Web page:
Outsider Mary, God’s favored one, models waiting with wisdom and patience. But we can’t forget she is pregnant. And that adds a whole other dimension: pregnancy is not a passive waiting. It is an active waiting; one that requires complete involvement, nurturing the hoped-for life within, by caring for oneself. And when her time was fulfilled and the moment to deliver arrived, Mary had to push as well as wait. Mary gave birth to the child of salvation, nursed him, nurtured him in the ways of his people, set him free and encouraged him to use his gifts, endured his rejection, followed him to the foot of the cross and became a great disciple whose unique story inspires us still.

But we also tell this story because of all the ways in which it is not unique, for all the ways in which we can find ourselves in the story. When I hear Mary’s story this Advent season, I hear it as Presbyterian Welcome’s story. Back in the 90s, the Holy Spirit moved among members of the LGBT community in New York City, calling them to do the impossible. The Presbyterian Church had slammed its doors in the face of the LGBT community. There was no room at the Presbyterian Inn for anyone in that community who felt called to ministry or even to ordained service in the church. But God did not remove that call from the hearts of the people. Instead, God placed a call within that call for people like Mieke and her predecessor at PresWelcome, Clif and member congregations starting with Jan Hus and Rutgers. God called this community to give birth to a new era of full inclusion in the church—to become the mother of a movement. Although it meant giving up the assurance of their own security and exposed them to the potential loss of belonging in the Church they were called to serve, the leaders of Presbyterian Welcome have always said, “Here I am, God’s servant…”

And so there is cause for celebration as we approach this Christmas, the first Christmas that the Church is able to freely and openly receive the many myriad gifts of LGBTQ candidates for ministry, and those clergy members who have not been able to be fully themselves, who now can be. And the first Christmas that same sex couples will be celebrating as legally married spouses under the state law of New York.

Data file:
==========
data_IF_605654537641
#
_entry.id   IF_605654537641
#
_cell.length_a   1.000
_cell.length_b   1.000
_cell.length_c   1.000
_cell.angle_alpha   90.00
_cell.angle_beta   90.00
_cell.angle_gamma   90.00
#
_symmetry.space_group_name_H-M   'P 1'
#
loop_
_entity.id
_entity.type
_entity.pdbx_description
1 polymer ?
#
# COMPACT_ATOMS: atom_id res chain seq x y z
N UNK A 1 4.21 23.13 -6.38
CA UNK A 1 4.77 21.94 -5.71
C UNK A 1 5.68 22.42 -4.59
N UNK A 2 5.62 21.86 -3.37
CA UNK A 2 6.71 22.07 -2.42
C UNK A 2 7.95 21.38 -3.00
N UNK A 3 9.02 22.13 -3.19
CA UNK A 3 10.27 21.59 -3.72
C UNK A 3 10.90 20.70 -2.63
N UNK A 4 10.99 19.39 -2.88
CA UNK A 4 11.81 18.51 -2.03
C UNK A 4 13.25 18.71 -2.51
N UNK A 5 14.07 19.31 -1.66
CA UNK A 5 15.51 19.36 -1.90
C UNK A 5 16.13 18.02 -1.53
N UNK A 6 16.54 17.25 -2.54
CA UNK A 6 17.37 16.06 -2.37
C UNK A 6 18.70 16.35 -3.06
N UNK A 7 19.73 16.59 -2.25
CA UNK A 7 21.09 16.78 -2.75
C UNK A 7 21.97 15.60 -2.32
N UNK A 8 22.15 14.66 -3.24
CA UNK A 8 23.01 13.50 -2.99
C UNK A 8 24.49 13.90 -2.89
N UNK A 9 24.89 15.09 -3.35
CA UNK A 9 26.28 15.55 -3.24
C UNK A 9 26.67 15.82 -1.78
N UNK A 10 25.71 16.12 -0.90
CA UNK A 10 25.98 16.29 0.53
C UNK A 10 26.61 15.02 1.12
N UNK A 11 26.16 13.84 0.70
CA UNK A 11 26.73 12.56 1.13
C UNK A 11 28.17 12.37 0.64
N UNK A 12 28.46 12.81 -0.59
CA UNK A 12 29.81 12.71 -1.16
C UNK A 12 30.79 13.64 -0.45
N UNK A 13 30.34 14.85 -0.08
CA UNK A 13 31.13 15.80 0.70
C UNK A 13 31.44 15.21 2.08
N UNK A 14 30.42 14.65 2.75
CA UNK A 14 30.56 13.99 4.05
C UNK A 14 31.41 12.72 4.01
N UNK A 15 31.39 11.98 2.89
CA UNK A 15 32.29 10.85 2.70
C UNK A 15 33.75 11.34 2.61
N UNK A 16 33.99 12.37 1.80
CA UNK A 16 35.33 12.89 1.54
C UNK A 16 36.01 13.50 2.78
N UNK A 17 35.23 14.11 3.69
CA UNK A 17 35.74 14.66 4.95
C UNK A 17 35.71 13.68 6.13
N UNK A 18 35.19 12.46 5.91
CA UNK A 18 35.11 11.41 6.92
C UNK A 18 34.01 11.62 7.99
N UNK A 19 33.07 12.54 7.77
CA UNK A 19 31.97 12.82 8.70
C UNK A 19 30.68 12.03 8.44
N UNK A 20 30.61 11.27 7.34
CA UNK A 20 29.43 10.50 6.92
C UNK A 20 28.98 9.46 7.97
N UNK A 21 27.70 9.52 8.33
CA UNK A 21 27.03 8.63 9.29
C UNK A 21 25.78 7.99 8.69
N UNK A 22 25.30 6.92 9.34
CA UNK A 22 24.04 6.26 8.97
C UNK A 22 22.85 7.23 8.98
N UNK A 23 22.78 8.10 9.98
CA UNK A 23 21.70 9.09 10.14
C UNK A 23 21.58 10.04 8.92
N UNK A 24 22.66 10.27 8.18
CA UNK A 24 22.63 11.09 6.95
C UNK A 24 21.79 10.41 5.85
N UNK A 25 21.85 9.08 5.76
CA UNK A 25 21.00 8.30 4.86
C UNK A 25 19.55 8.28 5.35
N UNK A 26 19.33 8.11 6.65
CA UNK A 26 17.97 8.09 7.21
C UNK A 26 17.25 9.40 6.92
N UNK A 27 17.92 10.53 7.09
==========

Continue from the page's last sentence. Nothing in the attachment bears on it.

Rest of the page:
Like Mary, these LGBTQ brothers and sisters have waited with wisdom and patience, nurturing hope against hope, in the assurance that God was present in their struggles. They have learned both to wait and to push. They have given birth to a dynamic new dimension of our salvation that proves once again that we do know how to love one another as God has called us to do—by an act of will in obedience to the Holy Spirit. They have known rejection and persisted in discipleship. And their continuing journey toward full participation inspires us still.

Who is better equipped to minister to those who are outsiders, those whom God has called the Church to serve, than those who have been outsiders themselves? Who is better equipped to remind us with Mary that in the midst of our own waiting, we need to ask, “What are you waiting for, God?” God has come into this Advent season to interrupt our waiting, with the possibility of a new kind of waiting—a risky, life-changing, world-moving kind of waiting that may take us off the path toward security and belonging in the short run, but that promises perfect security and belonging for all Creation in the long run. When we ask what God is waiting for this Advent, our guide is in the scriptures:

The Peaceable Kin-dom of Isaiah 11 where mortal enemies coexist in harmony: wolf and lamb, cow and bear, human child and venomous snake sharing in Creation peacefully for the common good.

The Kin-dom of the Sheep, from Matthew 25, those who tend the sick, visit the prisoners, lift up the poor, feed the hungry, and show hospitality to the stranger.

The Kin-dom of equality in Galatians 3 where there are no boundaries of religion, nation, class or gender that divide us, but all are recognized as Children of God: Jew and Greek, slave and free, male and female, all the same in God’s eyes.

The Kin-dom that is ruled by the commandment of love.

God has shown us what God is waiting for this Advent. And God has shown us who God favors to lead us there: a little child, an unwed Mom from an occupied country, our LGBT brothers and sisters, all those whom society seeks to place outside, at a disadvantage. May we learn from them and with them to listen for God’s call and receive God’s favor, embracing the outsider within ourselves and the one beside us. God’s message to us is that while we are all waiting, we are already complete in Christ, we are blessed, and favored, just as we are, outsiders all of us, yet belonging to each other and to God. Together we will learn to wait and to push and to give birth to God’s Kin-dom where loving the other as ourselves means that all are secure, every need is fulfilled in abundance, and all may come to belong. For nothing we are waiting for will be impossible with God.